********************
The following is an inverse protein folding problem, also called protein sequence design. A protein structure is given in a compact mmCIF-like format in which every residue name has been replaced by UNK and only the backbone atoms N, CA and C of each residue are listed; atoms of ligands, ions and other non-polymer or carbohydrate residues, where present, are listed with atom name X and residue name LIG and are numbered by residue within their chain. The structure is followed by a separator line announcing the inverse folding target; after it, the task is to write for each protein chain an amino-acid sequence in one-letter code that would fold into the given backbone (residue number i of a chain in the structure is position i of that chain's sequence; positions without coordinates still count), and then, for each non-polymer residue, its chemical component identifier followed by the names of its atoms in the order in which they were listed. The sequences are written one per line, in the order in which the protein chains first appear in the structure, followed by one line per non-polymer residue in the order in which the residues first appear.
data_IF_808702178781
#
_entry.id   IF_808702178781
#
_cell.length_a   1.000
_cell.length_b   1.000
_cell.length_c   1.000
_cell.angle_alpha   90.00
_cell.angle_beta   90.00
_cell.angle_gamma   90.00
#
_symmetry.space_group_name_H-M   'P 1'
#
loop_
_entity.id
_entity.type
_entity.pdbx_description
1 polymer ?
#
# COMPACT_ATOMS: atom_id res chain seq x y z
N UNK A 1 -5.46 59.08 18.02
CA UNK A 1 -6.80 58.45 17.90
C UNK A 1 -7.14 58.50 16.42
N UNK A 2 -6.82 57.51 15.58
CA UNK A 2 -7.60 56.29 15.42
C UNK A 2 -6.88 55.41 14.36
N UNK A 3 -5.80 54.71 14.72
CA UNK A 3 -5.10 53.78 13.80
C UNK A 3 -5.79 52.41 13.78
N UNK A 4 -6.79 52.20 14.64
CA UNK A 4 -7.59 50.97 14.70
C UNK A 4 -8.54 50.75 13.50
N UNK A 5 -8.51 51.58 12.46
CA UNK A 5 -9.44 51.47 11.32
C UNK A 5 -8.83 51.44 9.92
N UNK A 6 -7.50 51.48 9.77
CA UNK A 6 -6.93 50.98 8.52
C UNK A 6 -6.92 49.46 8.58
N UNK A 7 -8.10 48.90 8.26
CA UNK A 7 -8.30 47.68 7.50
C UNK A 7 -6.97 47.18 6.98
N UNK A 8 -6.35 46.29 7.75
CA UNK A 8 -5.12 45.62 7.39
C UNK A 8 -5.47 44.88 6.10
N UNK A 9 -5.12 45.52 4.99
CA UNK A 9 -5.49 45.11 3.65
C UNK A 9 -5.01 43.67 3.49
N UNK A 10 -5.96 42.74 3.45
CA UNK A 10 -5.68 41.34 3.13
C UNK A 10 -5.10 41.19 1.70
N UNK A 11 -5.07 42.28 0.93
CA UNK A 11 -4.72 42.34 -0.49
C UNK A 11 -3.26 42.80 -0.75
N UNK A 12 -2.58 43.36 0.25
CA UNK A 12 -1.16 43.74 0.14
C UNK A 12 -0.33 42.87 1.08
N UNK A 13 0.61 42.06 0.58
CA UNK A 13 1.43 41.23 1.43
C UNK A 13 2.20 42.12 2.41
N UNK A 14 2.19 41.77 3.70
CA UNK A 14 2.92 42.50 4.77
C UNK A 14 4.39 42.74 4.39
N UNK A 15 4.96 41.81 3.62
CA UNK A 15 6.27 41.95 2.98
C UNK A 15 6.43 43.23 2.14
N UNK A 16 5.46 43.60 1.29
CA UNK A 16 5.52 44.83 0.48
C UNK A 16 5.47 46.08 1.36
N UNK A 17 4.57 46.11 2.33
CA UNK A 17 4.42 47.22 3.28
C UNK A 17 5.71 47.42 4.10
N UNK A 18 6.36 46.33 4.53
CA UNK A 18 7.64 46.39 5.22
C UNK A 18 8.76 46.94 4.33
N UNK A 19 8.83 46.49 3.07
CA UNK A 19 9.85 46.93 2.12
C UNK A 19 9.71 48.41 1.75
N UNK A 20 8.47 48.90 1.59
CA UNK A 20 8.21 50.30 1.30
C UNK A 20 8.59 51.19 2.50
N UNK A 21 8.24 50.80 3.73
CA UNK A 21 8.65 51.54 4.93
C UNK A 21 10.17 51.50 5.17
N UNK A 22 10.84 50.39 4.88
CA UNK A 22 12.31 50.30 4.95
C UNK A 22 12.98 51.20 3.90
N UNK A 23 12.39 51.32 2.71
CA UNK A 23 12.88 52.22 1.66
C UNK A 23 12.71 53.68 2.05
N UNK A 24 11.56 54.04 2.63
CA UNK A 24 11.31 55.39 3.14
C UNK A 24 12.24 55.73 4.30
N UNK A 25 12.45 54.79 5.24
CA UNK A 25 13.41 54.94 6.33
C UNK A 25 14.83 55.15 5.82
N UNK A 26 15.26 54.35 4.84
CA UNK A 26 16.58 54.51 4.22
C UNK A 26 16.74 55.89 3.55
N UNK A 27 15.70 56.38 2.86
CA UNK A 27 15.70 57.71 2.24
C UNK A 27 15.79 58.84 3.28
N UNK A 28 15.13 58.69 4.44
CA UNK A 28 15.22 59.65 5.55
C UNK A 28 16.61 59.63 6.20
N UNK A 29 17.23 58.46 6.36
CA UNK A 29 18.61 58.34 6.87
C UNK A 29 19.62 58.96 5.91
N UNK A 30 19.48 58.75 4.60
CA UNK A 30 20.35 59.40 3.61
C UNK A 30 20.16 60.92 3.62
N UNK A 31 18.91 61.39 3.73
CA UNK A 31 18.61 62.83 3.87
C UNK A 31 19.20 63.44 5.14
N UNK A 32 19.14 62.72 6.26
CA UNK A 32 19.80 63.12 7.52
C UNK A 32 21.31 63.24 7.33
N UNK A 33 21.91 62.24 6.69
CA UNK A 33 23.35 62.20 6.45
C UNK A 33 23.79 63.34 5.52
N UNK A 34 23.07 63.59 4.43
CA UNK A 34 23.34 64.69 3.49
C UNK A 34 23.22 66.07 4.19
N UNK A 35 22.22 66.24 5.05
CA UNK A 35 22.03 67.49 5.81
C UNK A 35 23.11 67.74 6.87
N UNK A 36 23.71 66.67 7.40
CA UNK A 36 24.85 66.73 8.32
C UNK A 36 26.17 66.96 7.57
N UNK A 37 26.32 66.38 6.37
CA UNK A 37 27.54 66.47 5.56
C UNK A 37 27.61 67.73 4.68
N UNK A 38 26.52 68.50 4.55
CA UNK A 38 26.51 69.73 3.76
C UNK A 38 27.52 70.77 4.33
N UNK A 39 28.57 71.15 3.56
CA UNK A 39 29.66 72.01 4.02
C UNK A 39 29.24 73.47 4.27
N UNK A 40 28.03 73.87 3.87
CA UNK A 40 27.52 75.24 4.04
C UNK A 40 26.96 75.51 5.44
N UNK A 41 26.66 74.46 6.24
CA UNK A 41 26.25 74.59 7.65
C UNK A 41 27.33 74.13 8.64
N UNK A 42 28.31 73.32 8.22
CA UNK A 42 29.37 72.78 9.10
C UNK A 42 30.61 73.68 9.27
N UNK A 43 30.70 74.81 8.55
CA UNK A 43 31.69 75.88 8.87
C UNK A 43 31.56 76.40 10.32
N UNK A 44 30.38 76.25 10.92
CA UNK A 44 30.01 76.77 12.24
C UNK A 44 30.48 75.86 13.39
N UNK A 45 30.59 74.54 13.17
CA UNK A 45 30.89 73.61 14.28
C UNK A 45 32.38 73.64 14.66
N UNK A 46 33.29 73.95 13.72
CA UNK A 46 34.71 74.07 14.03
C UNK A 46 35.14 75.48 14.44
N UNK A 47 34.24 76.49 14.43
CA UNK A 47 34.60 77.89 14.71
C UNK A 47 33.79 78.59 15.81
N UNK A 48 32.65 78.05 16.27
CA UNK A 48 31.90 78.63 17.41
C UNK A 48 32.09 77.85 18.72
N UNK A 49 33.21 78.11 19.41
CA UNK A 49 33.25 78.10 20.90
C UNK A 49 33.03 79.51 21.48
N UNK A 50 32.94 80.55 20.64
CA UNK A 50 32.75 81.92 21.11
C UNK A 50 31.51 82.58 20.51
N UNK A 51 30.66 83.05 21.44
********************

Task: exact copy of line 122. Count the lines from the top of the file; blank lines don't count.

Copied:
CA UNK A 34 23.34 64.69 3.49